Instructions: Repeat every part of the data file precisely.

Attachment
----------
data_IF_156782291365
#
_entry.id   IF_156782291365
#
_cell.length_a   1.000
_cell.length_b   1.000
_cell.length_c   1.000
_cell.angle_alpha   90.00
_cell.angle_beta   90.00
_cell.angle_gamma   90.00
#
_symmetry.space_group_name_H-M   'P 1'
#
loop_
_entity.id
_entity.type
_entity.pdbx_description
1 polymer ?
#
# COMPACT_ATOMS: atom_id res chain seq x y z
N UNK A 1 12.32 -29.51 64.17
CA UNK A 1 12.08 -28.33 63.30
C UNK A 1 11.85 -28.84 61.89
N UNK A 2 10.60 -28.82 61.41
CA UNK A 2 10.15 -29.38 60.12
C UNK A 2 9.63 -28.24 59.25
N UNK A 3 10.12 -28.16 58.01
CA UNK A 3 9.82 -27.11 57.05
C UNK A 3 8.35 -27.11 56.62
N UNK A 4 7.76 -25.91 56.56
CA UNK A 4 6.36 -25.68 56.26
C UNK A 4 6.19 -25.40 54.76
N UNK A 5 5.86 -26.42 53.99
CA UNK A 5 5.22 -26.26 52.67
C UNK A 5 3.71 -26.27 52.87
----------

data_IF_156782291365
#
_entry.id   IF_156782291365
#
_cell.length_a   1.000
_cell.length_b   1.000
_cell.length_c   1.000
_cell.angle_alpha   90.00
_cell.angle_beta   90.00
_cell.angle_gamma   90.00
#
_symmetry.space_group_name_H-M   'P 1'
#
loop_
_entity.id
_entity.type
_entity.pdbx_description
1 polymer ?
#
# COMPACT_ATOMS: atom_id res chain seq x y z
N UNK A 1 12.32 -29.51 64.17
CA UNK A 1 12.08 -28.33 63.30
C UNK A 1 11.85 -28.84 61.89
N UNK A 2 10.60 -28.82 61.41
CA UNK A 2 10.15 -29.38 60.12
C UNK A 2 9.63 -28.24 59.25
N UNK A 3 10.12 -28.16 58.01
CA UNK A 3 9.82 -27.11 57.05
C UNK A 3 8.35 -27.11 56.62
N UNK A 4 7.76 -25.91 56.56
CA UNK A 4 6.36 -25.68 56.26
C UNK A 4 6.19 -25.40 54.76
N UNK A 5 5.86 -26.42 53.99
CA UNK A 5 5.22 -26.26 52.67
C UNK A 5 3.71 -26.27 52.87